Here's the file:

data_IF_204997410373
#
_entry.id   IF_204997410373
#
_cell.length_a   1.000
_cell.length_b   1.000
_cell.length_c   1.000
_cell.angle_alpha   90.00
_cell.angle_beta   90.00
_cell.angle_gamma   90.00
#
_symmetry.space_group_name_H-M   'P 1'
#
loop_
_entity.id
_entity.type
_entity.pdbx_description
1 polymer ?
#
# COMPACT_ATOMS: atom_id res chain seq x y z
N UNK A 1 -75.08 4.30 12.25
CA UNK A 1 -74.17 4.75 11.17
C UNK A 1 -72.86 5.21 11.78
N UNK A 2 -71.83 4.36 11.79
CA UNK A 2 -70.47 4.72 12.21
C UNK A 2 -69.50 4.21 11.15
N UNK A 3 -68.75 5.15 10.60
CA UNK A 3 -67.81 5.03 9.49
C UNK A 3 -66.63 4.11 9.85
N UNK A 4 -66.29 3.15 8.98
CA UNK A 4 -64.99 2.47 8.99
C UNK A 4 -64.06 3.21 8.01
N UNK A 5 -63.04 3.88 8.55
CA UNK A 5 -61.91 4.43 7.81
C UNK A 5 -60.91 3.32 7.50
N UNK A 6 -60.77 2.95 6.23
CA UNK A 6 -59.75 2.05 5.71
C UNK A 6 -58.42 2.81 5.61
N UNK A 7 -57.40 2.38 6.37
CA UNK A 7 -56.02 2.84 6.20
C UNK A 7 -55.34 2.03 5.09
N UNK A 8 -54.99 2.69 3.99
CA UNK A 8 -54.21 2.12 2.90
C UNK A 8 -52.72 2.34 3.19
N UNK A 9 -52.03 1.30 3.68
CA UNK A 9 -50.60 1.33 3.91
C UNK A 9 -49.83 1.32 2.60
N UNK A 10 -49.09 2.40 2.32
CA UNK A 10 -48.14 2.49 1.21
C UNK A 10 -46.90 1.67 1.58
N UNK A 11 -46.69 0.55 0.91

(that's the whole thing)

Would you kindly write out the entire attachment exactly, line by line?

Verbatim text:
data_IF_204997410373
#
_entry.id   IF_204997410373
#
_cell.length_a   1.000
_cell.length_b   1.000
_cell.length_c   1.000
_cell.angle_alpha   90.00
_cell.angle_beta   90.00
_cell.angle_gamma   90.00
#
_symmetry.space_group_name_H-M   'P 1'
#
loop_
_entity.id
_entity.type
_entity.pdbx_description
1 polymer ?
#
# COMPACT_ATOMS: atom_id res chain seq x y z
N UNK A 1 -75.08 4.30 12.25
CA UNK A 1 -74.17 4.75 11.17
C UNK A 1 -72.86 5.21 11.78
N UNK A 2 -71.83 4.36 11.79
CA UNK A 2 -70.47 4.72 12.21
C UNK A 2 -69.50 4.21 11.15
N UNK A 3 -68.75 5.15 10.60
CA UNK A 3 -67.81 5.03 9.49
C UNK A 3 -66.63 4.11 9.85
N UNK A 4 -66.29 3.15 8.98
CA UNK A 4 -64.99 2.47 8.99
C UNK A 4 -64.06 3.21 8.01
N UNK A 5 -63.04 3.88 8.55
CA UNK A 5 -61.91 4.43 7.81
C UNK A 5 -60.91 3.32 7.50
N UNK A 6 -60.77 2.95 6.23
CA UNK A 6 -59.75 2.05 5.71
C UNK A 6 -58.42 2.81 5.61
N UNK A 7 -57.40 2.38 6.37
CA UNK A 7 -56.02 2.84 6.20
C UNK A 7 -55.34 2.03 5.09
N UNK A 8 -54.99 2.69 3.99
CA UNK A 8 -54.21 2.12 2.90
C UNK A 8 -52.72 2.34 3.19
N UNK A 9 -52.03 1.30 3.68
CA UNK A 9 -50.60 1.33 3.91
C UNK A 9 -49.83 1.32 2.60
N UNK A 10 -49.09 2.40 2.32
CA UNK A 10 -48.14 2.49 1.21
C UNK A 10 -46.90 1.67 1.58
N UNK A 11 -46.69 0.55 0.91